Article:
Monthly Archives: May 2016

Thoughts on the bicyclist typology (the short version)

I posted this recently on the ABPB listserv in response to what I felt were some alarming* comments about how bike facilities aren’t needed in downtowns where auto traffic is *only* 30 mph, or that people should feel comfortable mixing with buses because bus drivers are professionals (true, but buses are still HUGE from the perspective of a bike). I thought I would share my short but impassioned plea here:

We need to stop talking about the bicyclist typology like it is aspirational. The “strong and fearless” category is not (nor do I think it was ever intended as) a more enlightened place to be on the spectrum. We need to stop talking to people about bicycling like things will be great in some future state: “it will be fun/easy/convenient/safe when you are fit/confident/experienced enough.” We need to design and build facilities that meet people where they are, and quit acting like they just need a nudge along the typology. When many people see the “strong and fearless” designation, what it means to them is “fit but reckless.” And that’s a pretty rational thought, in the US context. With our current facilities, no amount of education or encouragement is going to transform a sizable amount of the US population into people who want to mix with buses going 30 mph, nor should it. Traditional traffic engineering gets criticized (and often rightly so) for prioritizing efficiency over safety, but this strong and fearless mentality prioritizes machismo over progress. It only alienates many of the people who we say we are trying to reach. And if it continues to infect our approach to design and engineering, it won’t make them safer, more comfortable, or more likely to ride, either.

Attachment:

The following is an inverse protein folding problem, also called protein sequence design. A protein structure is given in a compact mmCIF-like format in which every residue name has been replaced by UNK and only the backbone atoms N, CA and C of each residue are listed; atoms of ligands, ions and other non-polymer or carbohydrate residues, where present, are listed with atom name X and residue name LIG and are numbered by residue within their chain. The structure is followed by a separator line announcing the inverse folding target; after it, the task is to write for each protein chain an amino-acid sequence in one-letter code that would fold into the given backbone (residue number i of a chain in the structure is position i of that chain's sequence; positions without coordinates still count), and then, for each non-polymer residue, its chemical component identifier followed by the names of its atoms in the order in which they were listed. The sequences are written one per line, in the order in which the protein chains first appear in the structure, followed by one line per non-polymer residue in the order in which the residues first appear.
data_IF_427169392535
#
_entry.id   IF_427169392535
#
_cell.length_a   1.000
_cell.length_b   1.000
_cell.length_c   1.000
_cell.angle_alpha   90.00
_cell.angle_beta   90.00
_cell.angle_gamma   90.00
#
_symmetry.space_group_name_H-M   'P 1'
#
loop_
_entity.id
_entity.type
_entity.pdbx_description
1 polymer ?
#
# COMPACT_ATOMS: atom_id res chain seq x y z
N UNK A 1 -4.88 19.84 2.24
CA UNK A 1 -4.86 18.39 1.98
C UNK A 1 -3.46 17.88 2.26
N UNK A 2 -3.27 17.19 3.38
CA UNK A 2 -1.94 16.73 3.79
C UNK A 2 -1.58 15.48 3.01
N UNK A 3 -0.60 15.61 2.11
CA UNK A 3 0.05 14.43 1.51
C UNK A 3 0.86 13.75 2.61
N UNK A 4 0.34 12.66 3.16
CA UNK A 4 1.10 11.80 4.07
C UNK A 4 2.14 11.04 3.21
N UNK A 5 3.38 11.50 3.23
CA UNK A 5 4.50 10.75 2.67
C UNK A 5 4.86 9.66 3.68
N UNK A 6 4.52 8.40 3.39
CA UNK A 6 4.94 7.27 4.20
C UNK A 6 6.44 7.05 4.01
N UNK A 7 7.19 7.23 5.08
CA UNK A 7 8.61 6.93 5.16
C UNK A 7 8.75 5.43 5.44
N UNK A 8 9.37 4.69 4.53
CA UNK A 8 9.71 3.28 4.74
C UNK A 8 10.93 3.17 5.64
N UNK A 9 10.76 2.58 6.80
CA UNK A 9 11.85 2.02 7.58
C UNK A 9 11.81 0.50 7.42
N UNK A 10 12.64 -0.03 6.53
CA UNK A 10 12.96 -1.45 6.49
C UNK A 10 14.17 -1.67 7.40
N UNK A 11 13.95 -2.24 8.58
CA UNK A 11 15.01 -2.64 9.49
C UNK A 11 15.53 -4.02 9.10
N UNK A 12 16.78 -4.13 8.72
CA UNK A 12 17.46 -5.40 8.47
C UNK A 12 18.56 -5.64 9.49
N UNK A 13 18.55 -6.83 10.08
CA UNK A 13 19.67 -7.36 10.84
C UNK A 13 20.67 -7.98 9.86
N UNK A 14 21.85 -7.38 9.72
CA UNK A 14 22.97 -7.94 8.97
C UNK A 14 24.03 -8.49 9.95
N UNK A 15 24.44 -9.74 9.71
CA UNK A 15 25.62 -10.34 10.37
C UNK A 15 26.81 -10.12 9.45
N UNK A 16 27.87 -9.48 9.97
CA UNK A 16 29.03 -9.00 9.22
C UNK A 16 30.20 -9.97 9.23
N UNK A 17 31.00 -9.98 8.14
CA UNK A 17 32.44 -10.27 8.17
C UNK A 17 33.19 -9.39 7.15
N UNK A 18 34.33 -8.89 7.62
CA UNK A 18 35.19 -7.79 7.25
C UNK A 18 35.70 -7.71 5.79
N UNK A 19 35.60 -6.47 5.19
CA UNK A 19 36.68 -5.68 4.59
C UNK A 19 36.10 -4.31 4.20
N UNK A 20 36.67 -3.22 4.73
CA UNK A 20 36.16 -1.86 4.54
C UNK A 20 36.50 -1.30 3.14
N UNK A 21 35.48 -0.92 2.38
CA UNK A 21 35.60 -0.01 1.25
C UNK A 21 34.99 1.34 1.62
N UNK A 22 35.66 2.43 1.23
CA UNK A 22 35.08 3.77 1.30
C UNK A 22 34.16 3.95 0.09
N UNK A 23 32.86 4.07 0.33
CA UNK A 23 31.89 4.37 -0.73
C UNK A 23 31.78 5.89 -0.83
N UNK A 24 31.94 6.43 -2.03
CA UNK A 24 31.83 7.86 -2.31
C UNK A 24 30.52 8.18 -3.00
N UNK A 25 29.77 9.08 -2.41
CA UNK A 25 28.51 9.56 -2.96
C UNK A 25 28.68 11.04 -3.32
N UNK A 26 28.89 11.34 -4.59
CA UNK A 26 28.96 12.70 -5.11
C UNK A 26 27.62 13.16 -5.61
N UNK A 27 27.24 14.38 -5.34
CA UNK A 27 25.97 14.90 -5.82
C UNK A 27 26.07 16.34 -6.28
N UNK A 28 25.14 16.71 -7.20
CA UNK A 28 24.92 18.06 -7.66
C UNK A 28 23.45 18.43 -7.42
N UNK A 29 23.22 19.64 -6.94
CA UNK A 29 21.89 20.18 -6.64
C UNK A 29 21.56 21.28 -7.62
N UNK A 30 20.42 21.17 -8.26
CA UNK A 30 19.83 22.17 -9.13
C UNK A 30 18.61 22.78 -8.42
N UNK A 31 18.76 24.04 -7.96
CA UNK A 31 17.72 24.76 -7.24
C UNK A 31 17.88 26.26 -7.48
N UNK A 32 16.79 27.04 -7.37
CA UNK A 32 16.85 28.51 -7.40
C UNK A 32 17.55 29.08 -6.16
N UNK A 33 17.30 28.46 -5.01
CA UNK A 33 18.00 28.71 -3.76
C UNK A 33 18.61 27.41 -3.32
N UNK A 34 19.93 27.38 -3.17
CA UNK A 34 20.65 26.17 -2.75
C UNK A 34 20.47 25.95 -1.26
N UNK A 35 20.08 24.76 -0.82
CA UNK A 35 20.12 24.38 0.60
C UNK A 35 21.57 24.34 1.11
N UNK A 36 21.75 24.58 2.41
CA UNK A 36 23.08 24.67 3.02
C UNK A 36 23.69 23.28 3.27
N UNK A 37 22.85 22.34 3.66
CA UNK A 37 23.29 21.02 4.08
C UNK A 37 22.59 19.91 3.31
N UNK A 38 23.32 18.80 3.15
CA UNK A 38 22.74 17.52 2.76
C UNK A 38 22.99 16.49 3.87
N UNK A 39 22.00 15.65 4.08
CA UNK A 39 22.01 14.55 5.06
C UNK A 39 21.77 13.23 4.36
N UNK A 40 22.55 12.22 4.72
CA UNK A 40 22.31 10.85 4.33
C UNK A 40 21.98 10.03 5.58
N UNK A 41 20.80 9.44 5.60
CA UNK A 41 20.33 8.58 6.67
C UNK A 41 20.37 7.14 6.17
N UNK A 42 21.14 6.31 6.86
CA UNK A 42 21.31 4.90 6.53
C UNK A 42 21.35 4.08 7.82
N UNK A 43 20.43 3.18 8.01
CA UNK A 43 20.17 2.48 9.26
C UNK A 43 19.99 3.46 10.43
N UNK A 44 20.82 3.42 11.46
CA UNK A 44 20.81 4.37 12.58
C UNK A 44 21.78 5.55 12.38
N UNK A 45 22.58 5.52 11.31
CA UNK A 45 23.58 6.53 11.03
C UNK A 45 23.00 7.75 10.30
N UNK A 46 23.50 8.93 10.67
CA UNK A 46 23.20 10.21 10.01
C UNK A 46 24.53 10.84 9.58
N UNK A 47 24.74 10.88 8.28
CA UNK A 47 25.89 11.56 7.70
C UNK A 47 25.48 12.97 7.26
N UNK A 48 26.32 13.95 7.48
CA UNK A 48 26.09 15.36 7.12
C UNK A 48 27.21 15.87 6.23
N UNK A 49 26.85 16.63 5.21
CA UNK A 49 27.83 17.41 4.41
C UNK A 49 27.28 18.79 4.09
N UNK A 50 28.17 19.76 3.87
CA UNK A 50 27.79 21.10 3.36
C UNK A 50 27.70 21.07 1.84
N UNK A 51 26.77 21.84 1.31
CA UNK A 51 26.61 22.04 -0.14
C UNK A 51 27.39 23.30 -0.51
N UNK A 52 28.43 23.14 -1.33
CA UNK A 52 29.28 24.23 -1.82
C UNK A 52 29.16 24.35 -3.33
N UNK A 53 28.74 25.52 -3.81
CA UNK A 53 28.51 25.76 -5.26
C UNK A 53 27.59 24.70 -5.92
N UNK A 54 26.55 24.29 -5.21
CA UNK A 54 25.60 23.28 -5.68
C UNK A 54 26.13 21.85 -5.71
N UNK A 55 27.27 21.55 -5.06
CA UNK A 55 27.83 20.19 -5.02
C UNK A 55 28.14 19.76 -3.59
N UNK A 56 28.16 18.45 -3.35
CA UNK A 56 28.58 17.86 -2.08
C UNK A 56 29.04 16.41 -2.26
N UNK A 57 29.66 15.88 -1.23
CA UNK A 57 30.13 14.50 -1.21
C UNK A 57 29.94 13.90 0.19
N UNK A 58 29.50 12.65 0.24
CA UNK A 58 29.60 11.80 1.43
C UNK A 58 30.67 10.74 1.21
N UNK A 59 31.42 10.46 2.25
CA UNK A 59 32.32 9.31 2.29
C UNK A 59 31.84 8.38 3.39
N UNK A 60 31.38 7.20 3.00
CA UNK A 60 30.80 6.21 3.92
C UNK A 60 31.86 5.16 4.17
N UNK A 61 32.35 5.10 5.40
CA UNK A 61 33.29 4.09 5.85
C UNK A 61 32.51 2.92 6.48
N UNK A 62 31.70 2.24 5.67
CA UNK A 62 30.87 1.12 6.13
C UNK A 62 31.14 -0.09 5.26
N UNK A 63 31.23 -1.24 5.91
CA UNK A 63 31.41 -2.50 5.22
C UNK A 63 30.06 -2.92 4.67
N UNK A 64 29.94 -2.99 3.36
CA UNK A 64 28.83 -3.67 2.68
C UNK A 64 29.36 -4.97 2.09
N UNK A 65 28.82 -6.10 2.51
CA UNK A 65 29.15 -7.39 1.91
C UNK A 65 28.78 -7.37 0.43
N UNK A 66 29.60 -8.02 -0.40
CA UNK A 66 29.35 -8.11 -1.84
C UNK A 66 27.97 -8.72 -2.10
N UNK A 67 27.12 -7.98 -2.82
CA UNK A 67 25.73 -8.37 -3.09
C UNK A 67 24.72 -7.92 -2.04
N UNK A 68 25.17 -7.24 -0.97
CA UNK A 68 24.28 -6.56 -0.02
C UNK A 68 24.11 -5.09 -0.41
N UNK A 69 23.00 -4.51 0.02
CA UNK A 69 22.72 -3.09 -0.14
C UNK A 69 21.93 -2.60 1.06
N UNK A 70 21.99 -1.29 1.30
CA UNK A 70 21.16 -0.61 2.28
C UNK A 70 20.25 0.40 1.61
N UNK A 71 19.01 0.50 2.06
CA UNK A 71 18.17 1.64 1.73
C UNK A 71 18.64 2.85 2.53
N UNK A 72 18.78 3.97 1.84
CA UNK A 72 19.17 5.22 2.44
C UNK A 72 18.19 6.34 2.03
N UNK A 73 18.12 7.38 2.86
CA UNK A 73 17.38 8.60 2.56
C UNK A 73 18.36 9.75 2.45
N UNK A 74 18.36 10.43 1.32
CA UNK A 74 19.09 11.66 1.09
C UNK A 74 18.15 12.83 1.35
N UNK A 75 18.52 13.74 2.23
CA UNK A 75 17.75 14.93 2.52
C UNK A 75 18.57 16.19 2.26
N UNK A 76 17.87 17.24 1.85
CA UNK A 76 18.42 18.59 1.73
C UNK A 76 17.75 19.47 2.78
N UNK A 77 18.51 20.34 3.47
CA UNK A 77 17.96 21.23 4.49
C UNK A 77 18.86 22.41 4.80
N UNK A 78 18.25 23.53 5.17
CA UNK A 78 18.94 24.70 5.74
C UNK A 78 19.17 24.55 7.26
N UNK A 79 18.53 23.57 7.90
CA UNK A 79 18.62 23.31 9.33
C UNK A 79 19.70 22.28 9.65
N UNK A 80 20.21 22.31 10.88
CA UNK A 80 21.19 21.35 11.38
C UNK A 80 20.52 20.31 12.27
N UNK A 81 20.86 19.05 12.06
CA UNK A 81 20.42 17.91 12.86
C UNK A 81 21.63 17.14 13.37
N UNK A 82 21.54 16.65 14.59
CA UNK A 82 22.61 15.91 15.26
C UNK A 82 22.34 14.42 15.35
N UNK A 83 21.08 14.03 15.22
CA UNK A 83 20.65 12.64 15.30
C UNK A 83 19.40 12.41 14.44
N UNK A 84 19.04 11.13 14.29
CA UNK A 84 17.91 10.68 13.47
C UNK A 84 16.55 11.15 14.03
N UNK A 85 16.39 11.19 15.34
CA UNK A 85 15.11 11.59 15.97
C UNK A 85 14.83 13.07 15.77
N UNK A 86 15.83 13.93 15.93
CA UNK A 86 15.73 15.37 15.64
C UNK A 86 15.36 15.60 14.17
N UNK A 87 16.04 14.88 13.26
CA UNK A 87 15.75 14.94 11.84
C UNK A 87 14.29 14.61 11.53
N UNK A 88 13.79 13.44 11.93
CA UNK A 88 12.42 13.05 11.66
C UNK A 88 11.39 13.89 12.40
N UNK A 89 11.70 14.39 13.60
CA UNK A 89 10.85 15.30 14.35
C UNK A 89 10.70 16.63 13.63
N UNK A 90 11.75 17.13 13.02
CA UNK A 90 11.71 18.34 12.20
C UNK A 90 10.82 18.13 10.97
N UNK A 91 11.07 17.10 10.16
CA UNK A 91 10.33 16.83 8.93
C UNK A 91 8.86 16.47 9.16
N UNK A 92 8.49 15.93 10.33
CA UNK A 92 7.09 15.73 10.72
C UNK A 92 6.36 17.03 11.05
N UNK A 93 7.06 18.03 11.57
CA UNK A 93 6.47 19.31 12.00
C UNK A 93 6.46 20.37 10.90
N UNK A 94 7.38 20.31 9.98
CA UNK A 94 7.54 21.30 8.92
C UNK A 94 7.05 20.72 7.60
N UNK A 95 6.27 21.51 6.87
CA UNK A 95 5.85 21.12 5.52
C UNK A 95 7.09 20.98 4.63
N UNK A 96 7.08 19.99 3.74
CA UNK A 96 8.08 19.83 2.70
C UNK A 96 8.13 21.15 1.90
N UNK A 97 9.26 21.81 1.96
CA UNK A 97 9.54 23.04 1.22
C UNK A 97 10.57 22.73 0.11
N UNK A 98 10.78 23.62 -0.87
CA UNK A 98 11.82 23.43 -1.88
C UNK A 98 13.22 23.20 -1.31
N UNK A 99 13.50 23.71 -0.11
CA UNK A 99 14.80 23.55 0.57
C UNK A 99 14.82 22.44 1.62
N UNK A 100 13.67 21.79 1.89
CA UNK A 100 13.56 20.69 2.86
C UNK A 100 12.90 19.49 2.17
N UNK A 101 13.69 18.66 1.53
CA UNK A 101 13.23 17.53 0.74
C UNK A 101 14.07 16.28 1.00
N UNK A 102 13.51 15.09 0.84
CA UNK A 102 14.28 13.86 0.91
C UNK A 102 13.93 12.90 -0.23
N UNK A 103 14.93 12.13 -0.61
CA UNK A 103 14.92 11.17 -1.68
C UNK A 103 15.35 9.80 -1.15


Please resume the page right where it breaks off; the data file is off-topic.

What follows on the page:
*alarming in that they were coming from bike planning/engineering professionals, and I felt perpetuated the same old vehicular cyclist mentality that keeps US bicycling as an unsafe, unattractive mode for many.